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Foxes & Poms


Pomeranians and Foxes

Comparison, Fox Face Poms and Fox Cut Hair Cuts for Pomeranians


If there was ever a dog breed that was compared to another animal in regard to appearance, it’s the Pom. Not only do many people say that a Pomeranian looks like a fox, part of the AKC breed standard also mentions the fox when describing the desired expression. Since this cute little toy dog is likened to foxes so much, we decided to dive deeper into this to answer the most typical Pomeranian vs fox questions.
Pomeranian looks like fox
Angel at 5 years old
Photo courtesy of Alba C. Marquez de la Plata-Ghitis
Let's get started:
Why do Pomeranians look like foxes? 

Well, some look quite a bit like a fox, however many do not. Let’s look at the reasons why the two animals are compared to each other:
Color – The Pomeranian can be found in a wide range of colors, from the purest snow white to the deepest onyx black.
Not only that, but this breed can be one solid color, two, three or more. There are patterns to the coat such as sable (black tipped hairs) and brindle (a sort of striping)… and Poms will often change color as they mature. However, in regard to people that ask ‘Why does my Pomeranian look like a fox?’ this is often coming from those who have red, red sable, red with markings, orange, orange sable, orange brindle or orange with a secondary color of white or cream as these dog are most comparable to the most popular type of fox.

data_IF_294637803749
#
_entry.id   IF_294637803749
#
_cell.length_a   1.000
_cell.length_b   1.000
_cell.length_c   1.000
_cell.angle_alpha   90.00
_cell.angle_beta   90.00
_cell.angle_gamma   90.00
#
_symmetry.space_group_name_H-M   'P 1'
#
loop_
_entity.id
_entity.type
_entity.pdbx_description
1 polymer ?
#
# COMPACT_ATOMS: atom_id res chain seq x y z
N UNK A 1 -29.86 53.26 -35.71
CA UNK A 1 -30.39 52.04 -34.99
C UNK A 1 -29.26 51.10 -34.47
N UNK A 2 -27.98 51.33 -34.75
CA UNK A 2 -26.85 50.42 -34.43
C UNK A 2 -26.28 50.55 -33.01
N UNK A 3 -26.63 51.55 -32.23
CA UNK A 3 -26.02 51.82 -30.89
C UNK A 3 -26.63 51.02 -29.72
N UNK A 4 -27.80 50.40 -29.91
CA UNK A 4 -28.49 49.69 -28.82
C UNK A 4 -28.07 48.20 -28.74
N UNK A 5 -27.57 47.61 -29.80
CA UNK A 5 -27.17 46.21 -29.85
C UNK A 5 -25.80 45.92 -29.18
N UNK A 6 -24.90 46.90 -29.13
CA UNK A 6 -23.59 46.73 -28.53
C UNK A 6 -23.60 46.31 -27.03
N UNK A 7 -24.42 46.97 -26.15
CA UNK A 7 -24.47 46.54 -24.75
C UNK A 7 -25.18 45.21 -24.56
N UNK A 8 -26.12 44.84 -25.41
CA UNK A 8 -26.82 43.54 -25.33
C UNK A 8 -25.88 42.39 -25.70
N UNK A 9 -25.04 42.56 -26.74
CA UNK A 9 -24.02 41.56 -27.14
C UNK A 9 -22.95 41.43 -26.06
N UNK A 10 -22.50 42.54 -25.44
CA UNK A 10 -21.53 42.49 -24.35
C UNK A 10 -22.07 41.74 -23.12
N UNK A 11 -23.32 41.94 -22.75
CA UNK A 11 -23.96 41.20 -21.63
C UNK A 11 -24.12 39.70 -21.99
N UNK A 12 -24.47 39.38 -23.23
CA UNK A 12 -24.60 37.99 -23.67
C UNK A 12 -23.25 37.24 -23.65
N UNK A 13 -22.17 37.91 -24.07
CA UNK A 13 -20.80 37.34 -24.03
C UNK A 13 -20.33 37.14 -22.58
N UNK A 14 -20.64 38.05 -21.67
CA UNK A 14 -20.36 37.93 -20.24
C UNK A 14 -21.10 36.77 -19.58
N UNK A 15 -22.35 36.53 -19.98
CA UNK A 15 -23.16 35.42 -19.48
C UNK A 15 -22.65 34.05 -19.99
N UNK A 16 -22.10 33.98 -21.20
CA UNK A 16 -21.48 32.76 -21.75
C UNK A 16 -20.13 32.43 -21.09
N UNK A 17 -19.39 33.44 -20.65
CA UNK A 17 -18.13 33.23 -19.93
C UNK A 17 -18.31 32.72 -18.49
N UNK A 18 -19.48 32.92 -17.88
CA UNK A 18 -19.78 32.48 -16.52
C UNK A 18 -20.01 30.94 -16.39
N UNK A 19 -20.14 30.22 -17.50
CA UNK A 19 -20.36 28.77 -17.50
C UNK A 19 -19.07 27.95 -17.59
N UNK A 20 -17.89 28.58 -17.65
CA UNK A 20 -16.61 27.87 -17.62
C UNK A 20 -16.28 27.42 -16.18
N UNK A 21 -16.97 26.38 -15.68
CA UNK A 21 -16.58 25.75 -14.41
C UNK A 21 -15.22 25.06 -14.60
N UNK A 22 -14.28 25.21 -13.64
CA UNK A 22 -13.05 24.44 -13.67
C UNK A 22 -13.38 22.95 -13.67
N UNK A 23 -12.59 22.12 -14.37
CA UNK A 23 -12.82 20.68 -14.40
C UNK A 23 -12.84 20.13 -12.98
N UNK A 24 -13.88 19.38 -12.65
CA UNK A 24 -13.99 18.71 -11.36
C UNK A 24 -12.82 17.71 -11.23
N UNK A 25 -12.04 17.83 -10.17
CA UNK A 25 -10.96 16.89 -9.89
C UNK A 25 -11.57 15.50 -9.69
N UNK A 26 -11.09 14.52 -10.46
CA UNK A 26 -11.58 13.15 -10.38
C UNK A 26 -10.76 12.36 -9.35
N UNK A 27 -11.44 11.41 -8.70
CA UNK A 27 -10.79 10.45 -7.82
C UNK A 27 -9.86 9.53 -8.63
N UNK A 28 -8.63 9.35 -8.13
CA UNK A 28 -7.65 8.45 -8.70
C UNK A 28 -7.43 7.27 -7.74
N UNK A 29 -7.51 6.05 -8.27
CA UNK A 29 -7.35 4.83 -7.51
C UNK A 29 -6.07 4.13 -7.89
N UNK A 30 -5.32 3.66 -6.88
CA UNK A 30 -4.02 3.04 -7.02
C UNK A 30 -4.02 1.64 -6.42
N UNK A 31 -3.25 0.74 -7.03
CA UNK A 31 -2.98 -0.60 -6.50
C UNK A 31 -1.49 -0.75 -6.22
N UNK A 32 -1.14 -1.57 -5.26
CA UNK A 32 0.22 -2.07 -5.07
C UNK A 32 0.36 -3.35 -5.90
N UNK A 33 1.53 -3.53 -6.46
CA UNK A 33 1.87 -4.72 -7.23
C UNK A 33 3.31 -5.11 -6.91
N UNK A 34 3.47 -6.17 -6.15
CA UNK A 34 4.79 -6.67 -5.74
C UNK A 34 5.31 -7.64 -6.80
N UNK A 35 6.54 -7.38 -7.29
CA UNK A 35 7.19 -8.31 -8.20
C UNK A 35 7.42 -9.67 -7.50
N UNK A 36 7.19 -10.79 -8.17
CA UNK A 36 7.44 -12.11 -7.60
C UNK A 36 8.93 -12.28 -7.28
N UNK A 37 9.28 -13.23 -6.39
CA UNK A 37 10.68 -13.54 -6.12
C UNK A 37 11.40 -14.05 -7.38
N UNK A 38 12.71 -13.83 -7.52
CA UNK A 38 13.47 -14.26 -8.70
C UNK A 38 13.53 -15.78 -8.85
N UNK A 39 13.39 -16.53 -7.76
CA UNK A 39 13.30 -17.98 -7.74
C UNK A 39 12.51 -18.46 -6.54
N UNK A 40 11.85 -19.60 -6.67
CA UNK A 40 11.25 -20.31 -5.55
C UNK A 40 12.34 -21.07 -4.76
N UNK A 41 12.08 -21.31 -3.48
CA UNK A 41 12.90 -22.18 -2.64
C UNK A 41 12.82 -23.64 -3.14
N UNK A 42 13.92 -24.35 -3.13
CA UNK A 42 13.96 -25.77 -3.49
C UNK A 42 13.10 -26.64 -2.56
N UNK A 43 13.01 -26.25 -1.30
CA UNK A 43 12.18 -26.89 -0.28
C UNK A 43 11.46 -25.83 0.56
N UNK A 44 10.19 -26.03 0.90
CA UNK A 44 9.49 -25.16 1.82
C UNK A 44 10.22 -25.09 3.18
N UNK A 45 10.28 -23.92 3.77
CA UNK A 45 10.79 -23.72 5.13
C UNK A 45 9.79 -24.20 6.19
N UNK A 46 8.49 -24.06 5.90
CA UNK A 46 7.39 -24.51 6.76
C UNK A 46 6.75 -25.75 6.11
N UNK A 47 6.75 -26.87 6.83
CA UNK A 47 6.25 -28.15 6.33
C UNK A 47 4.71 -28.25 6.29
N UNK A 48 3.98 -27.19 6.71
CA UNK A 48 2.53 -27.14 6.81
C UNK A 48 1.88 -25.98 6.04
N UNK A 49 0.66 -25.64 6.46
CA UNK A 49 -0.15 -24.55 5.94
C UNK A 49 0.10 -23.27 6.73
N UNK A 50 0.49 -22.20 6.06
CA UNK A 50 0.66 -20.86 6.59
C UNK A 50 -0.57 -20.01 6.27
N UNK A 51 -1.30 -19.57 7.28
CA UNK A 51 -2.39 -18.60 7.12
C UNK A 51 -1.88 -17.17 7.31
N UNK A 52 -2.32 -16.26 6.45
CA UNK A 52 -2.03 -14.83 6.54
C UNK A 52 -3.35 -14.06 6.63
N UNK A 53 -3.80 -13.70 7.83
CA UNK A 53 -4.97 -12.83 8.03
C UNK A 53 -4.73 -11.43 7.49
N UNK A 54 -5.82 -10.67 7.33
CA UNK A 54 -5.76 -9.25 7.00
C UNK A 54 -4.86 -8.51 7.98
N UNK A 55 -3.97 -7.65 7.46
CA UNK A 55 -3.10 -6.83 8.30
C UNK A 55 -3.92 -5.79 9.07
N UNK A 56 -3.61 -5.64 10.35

Now with foxes, there are actually 12 different species in the ‘fox’ family but the most common type is the red fox (which itself has 47 sub-species). Even though foxes can be found in a wide range of colors (just like the Pom) including black, gray and white (the Artic Marble Fox) and even solid white (aptly named the Arctic White Fox), when people think about this sleek, small woodland creature, it is often the red fox that comes to mind. The adult Red Fox has a beautiful rust colored coat often with a secondary marking of cream or white that varies in coverage yet usually falls on the chest and front legs. The tail is tipped in either white or black.

Color changes - Not only can both Poms and foxes be found in lots of different colors, they both also change color as they mature. With foxes, this is known as 'morphing' and Poms often go through a major color change when maturing, known as the 'Puppy Uglies'. Red foxes are born brown or gray and often develop stripes or mottling on the coats and with Poms, markings, brindling and sabling can lessen or come in stronger and the base color can darken or lighten. 

Face – This is another huge reason why people believe that Pomeranians look like foxes; while there are some similarities, there are some notable differences as well: